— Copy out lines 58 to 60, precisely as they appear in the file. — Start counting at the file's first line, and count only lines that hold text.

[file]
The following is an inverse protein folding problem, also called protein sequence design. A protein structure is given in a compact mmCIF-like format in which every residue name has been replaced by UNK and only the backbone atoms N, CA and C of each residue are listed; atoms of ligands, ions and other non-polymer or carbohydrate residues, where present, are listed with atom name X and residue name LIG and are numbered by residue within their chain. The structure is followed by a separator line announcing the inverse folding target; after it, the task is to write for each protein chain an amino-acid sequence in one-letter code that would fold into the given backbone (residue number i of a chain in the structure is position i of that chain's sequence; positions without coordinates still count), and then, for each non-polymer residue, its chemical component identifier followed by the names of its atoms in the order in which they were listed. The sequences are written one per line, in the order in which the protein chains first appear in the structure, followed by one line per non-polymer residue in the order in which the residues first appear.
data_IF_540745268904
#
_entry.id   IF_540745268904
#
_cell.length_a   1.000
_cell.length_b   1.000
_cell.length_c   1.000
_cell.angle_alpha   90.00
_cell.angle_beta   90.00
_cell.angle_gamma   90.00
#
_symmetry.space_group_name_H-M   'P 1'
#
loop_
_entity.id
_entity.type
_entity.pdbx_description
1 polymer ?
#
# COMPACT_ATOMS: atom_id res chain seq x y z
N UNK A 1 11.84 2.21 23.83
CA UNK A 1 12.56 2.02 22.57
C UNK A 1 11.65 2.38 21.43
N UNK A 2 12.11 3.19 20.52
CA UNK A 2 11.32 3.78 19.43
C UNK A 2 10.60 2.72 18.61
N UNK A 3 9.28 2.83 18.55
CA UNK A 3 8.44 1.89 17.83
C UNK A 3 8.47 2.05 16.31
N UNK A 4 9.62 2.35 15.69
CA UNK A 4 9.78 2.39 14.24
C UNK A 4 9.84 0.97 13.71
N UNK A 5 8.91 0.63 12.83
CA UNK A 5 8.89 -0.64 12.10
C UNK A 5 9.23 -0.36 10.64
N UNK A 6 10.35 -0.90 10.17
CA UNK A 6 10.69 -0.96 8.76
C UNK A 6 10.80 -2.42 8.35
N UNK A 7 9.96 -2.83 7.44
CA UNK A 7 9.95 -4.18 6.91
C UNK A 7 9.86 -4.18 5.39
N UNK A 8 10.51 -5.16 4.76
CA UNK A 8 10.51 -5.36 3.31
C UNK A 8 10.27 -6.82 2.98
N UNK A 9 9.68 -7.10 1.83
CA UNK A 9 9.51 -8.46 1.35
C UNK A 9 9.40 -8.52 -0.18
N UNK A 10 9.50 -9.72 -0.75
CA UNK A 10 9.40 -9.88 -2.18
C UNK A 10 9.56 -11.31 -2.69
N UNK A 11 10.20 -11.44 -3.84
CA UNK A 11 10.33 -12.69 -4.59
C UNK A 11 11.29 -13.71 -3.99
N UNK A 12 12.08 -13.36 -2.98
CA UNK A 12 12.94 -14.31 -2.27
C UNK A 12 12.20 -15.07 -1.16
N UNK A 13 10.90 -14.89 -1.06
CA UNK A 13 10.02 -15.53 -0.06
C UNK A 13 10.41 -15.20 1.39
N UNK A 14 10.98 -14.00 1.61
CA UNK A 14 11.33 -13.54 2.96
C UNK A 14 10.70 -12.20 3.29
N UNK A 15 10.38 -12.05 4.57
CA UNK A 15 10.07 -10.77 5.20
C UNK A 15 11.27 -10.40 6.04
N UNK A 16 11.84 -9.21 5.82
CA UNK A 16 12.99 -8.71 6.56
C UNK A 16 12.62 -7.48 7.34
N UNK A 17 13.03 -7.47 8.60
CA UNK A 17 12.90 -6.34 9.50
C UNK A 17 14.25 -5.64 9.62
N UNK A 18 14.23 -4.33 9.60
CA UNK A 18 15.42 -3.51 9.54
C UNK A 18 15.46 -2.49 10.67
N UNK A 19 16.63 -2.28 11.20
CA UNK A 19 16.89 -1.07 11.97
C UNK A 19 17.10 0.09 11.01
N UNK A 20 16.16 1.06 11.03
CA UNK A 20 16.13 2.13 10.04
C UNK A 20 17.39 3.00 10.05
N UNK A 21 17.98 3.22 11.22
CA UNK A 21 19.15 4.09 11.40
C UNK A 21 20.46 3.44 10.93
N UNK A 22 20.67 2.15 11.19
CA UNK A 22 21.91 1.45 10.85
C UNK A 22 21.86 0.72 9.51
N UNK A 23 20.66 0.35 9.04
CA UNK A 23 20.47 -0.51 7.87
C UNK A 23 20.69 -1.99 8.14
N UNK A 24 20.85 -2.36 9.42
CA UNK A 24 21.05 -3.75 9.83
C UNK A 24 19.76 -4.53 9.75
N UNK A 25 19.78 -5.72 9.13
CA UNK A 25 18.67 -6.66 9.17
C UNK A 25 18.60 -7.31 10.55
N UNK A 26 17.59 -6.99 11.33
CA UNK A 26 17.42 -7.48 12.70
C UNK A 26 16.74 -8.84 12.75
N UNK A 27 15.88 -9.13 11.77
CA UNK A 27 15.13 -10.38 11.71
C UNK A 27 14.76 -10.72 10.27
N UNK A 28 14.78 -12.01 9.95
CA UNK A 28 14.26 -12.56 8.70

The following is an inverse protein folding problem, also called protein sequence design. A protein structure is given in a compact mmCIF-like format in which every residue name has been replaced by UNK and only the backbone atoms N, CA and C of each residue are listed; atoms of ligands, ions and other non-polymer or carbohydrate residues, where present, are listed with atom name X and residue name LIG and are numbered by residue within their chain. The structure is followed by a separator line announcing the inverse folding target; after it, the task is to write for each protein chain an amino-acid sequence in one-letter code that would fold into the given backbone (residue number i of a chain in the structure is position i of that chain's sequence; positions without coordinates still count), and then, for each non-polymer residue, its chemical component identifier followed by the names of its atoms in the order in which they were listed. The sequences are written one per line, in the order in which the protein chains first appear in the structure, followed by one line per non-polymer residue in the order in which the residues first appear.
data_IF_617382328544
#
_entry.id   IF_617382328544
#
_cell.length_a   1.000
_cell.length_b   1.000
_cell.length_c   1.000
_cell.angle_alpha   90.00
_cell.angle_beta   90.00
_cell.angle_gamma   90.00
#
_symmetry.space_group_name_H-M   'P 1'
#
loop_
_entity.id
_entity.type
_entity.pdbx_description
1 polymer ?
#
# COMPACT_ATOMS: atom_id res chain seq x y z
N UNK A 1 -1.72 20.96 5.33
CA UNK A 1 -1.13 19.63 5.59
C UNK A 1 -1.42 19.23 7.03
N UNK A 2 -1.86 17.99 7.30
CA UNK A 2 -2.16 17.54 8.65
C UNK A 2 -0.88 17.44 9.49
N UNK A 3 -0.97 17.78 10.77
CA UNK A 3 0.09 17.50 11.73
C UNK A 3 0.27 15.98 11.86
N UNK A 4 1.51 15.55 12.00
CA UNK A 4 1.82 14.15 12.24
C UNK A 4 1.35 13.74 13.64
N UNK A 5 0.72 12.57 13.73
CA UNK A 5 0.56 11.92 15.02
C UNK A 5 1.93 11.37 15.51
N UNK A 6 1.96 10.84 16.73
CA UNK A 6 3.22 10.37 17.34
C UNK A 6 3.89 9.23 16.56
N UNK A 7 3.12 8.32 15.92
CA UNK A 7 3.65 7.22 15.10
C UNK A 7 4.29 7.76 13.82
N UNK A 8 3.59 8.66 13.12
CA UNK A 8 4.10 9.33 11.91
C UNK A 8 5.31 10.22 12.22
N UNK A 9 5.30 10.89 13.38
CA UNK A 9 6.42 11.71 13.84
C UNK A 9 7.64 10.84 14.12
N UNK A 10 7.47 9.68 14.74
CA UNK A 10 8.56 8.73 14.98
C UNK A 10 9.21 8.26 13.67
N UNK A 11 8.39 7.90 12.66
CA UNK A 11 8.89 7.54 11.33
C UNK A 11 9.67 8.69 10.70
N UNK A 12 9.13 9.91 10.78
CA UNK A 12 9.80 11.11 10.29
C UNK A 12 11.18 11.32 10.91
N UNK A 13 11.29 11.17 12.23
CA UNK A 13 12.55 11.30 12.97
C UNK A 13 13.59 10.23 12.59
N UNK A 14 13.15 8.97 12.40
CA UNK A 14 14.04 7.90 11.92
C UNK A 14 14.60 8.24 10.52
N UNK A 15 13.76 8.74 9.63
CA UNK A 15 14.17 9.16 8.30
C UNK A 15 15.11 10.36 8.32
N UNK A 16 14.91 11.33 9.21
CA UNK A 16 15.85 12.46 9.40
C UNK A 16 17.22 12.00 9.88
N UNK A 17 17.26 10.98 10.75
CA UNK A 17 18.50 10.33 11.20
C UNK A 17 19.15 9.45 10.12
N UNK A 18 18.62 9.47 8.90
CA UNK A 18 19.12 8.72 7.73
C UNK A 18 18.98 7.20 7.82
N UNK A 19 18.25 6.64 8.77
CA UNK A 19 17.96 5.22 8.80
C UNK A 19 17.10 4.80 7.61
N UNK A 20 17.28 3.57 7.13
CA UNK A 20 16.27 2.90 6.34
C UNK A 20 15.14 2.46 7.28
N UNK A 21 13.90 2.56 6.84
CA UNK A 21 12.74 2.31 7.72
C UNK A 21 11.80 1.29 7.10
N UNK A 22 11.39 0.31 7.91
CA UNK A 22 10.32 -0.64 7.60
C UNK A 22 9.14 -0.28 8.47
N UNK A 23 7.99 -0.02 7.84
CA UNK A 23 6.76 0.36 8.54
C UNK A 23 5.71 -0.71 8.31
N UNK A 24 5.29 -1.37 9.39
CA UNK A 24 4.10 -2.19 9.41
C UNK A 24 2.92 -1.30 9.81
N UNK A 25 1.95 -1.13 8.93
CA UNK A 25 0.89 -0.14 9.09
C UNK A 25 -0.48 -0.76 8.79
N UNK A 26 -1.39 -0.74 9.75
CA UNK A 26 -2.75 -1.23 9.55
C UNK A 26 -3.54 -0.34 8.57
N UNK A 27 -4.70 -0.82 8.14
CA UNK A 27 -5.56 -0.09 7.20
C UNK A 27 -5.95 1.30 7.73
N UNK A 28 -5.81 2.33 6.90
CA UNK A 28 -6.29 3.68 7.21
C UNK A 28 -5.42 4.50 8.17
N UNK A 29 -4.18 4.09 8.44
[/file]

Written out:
N UNK A 13 10.90 -14.89 -1.06
CA UNK A 13 10.02 -15.53 -0.06
C UNK A 13 10.41 -15.20 1.39